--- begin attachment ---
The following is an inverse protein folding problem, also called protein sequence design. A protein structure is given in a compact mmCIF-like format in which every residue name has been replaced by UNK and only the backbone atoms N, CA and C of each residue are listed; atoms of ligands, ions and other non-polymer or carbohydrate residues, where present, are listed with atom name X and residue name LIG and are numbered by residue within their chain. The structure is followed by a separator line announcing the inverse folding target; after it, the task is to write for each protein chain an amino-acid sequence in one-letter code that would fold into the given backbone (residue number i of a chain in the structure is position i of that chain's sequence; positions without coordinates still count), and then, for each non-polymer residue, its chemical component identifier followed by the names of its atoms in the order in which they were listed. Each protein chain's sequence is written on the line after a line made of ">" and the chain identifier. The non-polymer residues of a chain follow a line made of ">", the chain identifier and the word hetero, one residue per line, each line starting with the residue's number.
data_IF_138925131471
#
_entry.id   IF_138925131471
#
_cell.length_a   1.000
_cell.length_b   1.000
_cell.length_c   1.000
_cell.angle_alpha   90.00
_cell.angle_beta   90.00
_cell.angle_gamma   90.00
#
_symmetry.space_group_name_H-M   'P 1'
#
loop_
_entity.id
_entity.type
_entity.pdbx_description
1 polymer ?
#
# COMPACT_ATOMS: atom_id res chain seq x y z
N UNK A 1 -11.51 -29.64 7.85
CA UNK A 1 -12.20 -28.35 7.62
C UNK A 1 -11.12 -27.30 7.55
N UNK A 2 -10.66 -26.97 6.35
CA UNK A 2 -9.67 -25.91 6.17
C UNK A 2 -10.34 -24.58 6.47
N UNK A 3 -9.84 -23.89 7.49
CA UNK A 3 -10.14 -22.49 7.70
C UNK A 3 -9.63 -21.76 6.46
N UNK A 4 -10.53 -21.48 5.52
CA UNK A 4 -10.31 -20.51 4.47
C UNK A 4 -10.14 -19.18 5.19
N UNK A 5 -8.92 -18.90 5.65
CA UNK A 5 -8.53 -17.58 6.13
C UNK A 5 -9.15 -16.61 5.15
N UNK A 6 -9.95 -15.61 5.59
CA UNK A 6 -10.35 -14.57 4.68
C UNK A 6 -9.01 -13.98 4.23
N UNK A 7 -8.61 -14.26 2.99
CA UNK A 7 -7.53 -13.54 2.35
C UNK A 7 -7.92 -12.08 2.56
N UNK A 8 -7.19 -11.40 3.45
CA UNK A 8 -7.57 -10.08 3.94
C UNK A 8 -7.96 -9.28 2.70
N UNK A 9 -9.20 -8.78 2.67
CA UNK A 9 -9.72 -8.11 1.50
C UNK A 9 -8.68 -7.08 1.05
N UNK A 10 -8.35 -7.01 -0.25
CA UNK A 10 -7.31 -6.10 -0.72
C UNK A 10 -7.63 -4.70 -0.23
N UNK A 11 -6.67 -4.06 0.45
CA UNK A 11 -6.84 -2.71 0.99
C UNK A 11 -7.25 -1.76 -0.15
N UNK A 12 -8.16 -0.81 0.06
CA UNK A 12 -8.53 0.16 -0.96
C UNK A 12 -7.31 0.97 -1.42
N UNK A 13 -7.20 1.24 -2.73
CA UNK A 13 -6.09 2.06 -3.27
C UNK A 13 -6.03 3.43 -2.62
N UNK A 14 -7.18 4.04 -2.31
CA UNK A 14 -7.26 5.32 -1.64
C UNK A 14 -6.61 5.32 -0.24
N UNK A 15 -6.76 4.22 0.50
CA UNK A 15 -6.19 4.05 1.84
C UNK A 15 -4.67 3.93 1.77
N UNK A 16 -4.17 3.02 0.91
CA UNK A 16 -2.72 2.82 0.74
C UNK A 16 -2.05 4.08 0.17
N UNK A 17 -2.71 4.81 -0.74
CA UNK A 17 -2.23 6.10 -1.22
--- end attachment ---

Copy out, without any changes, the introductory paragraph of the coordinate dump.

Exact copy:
The following is an inverse protein folding problem, also called protein sequence design. A protein structure is given in a compact mmCIF-like format in which every residue name has been replaced by UNK and only the backbone atoms N, CA and C of each residue are listed; atoms of ligands, ions and other non-polymer or carbohydrate residues, where present, are listed with atom name X and residue name LIG and are numbered by residue within their chain. The structure is followed by a separator line announcing the inverse folding target; after it, the task is to write for each protein chain an amino-acid sequence in one-letter code that would fold into the given backbone (residue number i of a chain in the structure is position i of that chain's sequence; positions without coordinates still count), and then, for each non-polymer residue, its chemical component identifier followed by the names of its atoms in the order in which they were listed. Each protein chain's sequence is written on the line after a line made of ">" and the chain identifier. The non-polymer residues of a chain follow a line made of ">", the chain identifier and the word hetero, one residue per line, each line starting with the residue's number.